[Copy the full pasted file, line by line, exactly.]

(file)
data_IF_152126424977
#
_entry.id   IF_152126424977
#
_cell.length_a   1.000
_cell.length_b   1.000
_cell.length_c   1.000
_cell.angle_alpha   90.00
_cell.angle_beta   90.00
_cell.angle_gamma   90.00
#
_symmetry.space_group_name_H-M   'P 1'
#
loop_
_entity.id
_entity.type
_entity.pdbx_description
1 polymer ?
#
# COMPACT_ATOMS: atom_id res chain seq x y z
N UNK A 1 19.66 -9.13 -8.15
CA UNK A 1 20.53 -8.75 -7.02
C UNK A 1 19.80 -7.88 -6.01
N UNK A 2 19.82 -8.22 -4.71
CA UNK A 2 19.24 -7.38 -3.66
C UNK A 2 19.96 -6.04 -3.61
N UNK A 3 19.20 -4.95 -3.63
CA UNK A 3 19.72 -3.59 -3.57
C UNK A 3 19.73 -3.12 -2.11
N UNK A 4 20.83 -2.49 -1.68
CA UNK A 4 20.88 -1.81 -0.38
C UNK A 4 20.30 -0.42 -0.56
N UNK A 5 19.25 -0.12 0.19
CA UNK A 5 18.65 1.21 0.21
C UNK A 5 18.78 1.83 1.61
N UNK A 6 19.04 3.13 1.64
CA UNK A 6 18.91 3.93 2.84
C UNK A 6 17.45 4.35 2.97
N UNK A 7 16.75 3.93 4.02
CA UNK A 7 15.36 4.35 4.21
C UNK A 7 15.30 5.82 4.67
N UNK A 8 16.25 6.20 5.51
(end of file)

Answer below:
data_IF_152126424977
#
_entry.id   IF_152126424977
#
_cell.length_a   1.000
_cell.length_b   1.000
_cell.length_c   1.000
_cell.angle_alpha   90.00
_cell.angle_beta   90.00
_cell.angle_gamma   90.00
#
_symmetry.space_group_name_H-M   'P 1'
#
loop_
_entity.id
_entity.type
_entity.pdbx_description
1 polymer ?
#
# COMPACT_ATOMS: atom_id res chain seq x y z
N UNK A 1 19.66 -9.13 -8.15
CA UNK A 1 20.53 -8.75 -7.02
C UNK A 1 19.80 -7.88 -6.01
N UNK A 2 19.82 -8.22 -4.71
CA UNK A 2 19.24 -7.38 -3.66
C UNK A 2 19.96 -6.04 -3.61
N UNK A 3 19.20 -4.95 -3.63
CA UNK A 3 19.72 -3.59 -3.57
C UNK A 3 19.73 -3.12 -2.11
N UNK A 4 20.83 -2.49 -1.68
CA UNK A 4 20.88 -1.81 -0.38
C UNK A 4 20.30 -0.42 -0.56
N UNK A 5 19.25 -0.12 0.19
CA UNK A 5 18.65 1.21 0.21
C UNK A 5 18.78 1.83 1.61
N UNK A 6 19.04 3.13 1.64
CA UNK A 6 18.91 3.93 2.84
C UNK A 6 17.45 4.35 2.97
N UNK A 7 16.75 3.93 4.02
CA UNK A 7 15.36 4.35 4.21
C UNK A 7 15.30 5.82 4.67
N UNK A 8 16.25 6.20 5.51